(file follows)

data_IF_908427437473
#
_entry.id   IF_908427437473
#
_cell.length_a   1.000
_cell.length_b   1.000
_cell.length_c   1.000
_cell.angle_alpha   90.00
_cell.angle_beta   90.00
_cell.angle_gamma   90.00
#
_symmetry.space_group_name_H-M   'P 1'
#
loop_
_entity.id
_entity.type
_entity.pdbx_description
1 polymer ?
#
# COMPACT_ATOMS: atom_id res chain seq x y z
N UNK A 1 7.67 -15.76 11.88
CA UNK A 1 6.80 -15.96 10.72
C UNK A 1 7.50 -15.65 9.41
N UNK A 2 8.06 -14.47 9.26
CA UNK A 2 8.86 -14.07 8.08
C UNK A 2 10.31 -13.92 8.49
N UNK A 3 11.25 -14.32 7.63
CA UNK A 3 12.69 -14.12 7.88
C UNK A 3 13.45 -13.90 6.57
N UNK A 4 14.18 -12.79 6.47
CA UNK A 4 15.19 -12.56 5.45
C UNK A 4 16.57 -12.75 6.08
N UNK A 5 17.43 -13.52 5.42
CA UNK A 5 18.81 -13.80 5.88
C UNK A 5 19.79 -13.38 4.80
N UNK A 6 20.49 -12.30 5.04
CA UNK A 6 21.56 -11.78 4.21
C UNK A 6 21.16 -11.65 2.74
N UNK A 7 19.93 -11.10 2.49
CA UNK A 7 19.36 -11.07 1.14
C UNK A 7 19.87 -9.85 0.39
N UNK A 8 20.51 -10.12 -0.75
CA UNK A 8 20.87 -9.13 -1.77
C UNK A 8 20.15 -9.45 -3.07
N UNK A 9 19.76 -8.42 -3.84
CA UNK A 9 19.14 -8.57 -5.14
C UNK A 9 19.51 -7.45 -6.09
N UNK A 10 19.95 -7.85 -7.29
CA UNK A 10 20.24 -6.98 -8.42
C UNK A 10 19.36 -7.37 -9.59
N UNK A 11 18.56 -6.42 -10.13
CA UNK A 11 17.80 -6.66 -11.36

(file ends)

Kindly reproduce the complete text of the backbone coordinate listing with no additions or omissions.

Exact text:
data_IF_908427437473
#
_entry.id   IF_908427437473
#
_cell.length_a   1.000
_cell.length_b   1.000
_cell.length_c   1.000
_cell.angle_alpha   90.00
_cell.angle_beta   90.00
_cell.angle_gamma   90.00
#
_symmetry.space_group_name_H-M   'P 1'
#
loop_
_entity.id
_entity.type
_entity.pdbx_description
1 polymer ?
#
# COMPACT_ATOMS: atom_id res chain seq x y z
N UNK A 1 7.67 -15.76 11.88
CA UNK A 1 6.80 -15.96 10.72
C UNK A 1 7.50 -15.65 9.41
N UNK A 2 8.06 -14.47 9.26
CA UNK A 2 8.86 -14.07 8.08
C UNK A 2 10.31 -13.92 8.49
N UNK A 3 11.25 -14.32 7.63
CA UNK A 3 12.69 -14.12 7.88
C UNK A 3 13.45 -13.90 6.57
N UNK A 4 14.18 -12.79 6.47
CA UNK A 4 15.19 -12.56 5.45
C UNK A 4 16.57 -12.75 6.08
N UNK A 5 17.43 -13.52 5.42
CA UNK A 5 18.81 -13.80 5.88
C UNK A 5 19.79 -13.38 4.80
N UNK A 6 20.49 -12.30 5.04
CA UNK A 6 21.56 -11.78 4.21
C UNK A 6 21.16 -11.65 2.74
N UNK A 7 19.93 -11.10 2.49
CA UNK A 7 19.36 -11.07 1.14
C UNK A 7 19.87 -9.85 0.39
N UNK A 8 20.51 -10.12 -0.75
CA UNK A 8 20.87 -9.13 -1.77
C UNK A 8 20.15 -9.45 -3.07
N UNK A 9 19.76 -8.42 -3.84
CA UNK A 9 19.14 -8.57 -5.14
C UNK A 9 19.51 -7.45 -6.09
N UNK A 10 19.95 -7.85 -7.29
CA UNK A 10 20.24 -6.98 -8.42
C UNK A 10 19.36 -7.37 -9.59
N UNK A 11 18.56 -6.42 -10.13
CA UNK A 11 17.80 -6.66 -11.36